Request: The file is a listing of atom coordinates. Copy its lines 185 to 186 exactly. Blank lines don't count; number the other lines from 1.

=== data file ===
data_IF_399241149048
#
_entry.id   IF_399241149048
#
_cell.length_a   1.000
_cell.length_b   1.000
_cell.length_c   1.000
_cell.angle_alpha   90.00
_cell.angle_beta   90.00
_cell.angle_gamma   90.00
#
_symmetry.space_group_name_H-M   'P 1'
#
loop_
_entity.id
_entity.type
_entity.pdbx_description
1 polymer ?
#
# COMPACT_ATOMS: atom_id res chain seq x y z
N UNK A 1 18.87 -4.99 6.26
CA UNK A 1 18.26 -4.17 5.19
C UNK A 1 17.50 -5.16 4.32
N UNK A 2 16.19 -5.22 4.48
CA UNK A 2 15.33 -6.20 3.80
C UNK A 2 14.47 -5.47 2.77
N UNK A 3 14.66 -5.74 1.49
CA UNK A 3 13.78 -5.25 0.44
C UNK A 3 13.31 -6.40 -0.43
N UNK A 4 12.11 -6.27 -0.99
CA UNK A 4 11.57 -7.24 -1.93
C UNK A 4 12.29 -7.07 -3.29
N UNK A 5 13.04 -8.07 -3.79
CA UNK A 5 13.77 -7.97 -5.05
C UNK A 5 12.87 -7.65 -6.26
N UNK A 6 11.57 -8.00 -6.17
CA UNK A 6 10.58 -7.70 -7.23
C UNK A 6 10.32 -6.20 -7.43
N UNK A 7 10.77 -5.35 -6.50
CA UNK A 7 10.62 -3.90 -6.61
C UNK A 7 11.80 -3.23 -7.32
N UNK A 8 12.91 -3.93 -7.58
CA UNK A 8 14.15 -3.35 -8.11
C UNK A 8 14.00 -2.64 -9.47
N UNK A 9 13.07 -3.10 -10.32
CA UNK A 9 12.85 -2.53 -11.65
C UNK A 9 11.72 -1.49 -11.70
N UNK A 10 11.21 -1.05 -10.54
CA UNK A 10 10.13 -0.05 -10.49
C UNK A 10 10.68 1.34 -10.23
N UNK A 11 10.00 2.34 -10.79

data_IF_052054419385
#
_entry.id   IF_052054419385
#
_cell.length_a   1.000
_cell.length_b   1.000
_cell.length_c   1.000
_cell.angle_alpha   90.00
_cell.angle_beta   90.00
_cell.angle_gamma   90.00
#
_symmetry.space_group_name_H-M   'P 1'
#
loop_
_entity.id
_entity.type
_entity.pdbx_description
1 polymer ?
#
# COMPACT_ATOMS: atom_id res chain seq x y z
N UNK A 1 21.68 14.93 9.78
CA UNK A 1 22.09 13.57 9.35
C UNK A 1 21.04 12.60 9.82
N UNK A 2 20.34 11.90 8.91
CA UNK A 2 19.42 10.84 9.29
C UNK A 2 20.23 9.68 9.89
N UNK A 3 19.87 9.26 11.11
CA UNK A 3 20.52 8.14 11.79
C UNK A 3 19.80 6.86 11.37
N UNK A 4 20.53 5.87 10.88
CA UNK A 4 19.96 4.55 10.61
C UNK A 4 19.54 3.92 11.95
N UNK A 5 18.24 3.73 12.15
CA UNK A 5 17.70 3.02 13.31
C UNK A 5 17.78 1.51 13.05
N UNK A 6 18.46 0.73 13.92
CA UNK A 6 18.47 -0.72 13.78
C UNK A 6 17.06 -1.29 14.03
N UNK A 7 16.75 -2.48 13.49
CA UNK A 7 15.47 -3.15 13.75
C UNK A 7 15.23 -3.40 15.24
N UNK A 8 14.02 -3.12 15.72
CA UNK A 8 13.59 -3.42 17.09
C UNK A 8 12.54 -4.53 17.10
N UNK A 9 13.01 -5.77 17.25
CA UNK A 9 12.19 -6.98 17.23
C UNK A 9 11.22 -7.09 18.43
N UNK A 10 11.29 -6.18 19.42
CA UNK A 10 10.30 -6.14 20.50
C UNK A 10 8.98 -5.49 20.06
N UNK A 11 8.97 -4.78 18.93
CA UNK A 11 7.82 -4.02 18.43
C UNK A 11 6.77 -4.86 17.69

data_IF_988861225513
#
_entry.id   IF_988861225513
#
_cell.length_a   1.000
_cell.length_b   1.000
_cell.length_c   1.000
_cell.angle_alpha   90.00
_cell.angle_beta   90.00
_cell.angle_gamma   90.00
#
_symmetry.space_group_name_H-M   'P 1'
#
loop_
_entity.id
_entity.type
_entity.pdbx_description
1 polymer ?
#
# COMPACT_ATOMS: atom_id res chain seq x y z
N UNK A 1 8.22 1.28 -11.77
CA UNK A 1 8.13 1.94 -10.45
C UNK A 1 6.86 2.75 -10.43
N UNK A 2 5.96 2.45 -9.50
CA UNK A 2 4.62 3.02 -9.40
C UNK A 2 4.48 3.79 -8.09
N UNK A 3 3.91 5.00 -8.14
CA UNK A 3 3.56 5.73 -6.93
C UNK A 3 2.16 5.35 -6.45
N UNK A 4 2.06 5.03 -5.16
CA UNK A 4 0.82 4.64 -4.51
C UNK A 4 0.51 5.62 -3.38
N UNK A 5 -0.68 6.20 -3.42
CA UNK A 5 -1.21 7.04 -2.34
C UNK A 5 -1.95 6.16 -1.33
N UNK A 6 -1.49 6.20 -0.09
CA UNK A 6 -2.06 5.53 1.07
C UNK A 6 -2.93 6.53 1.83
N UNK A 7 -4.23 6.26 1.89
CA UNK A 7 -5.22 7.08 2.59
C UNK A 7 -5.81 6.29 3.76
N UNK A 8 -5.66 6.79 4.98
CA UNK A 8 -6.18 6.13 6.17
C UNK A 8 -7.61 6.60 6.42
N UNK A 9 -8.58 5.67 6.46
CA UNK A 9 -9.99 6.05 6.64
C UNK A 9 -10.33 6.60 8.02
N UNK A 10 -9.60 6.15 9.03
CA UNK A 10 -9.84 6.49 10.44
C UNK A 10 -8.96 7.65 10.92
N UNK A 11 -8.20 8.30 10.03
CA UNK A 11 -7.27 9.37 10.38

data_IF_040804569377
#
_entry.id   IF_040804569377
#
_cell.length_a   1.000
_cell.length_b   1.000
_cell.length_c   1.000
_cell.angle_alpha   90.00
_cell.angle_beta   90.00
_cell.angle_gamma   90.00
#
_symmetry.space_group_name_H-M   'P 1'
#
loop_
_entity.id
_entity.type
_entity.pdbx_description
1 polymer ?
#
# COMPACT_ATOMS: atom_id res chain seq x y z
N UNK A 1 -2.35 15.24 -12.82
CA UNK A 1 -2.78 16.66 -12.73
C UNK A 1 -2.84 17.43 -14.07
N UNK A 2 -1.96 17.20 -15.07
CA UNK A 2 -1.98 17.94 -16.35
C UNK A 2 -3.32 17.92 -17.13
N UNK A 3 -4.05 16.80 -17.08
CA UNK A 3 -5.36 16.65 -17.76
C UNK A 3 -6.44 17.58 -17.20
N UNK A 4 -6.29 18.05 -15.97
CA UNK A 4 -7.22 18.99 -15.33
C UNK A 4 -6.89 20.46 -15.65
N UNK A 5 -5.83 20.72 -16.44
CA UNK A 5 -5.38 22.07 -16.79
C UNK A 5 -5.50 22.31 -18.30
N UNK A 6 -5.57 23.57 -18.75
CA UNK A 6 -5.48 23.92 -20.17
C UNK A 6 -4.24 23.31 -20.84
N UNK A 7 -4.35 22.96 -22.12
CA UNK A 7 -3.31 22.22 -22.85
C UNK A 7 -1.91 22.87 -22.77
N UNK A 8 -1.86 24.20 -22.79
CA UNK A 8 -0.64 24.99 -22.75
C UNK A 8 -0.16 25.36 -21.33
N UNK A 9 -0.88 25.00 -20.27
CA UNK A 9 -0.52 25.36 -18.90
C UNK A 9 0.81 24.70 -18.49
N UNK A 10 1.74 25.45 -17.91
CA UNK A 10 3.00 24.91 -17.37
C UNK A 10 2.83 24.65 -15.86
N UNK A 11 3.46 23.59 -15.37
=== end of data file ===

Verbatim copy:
C UNK A 3 -6.44 17.58 -17.20
N UNK A 4 -6.29 18.05 -15.97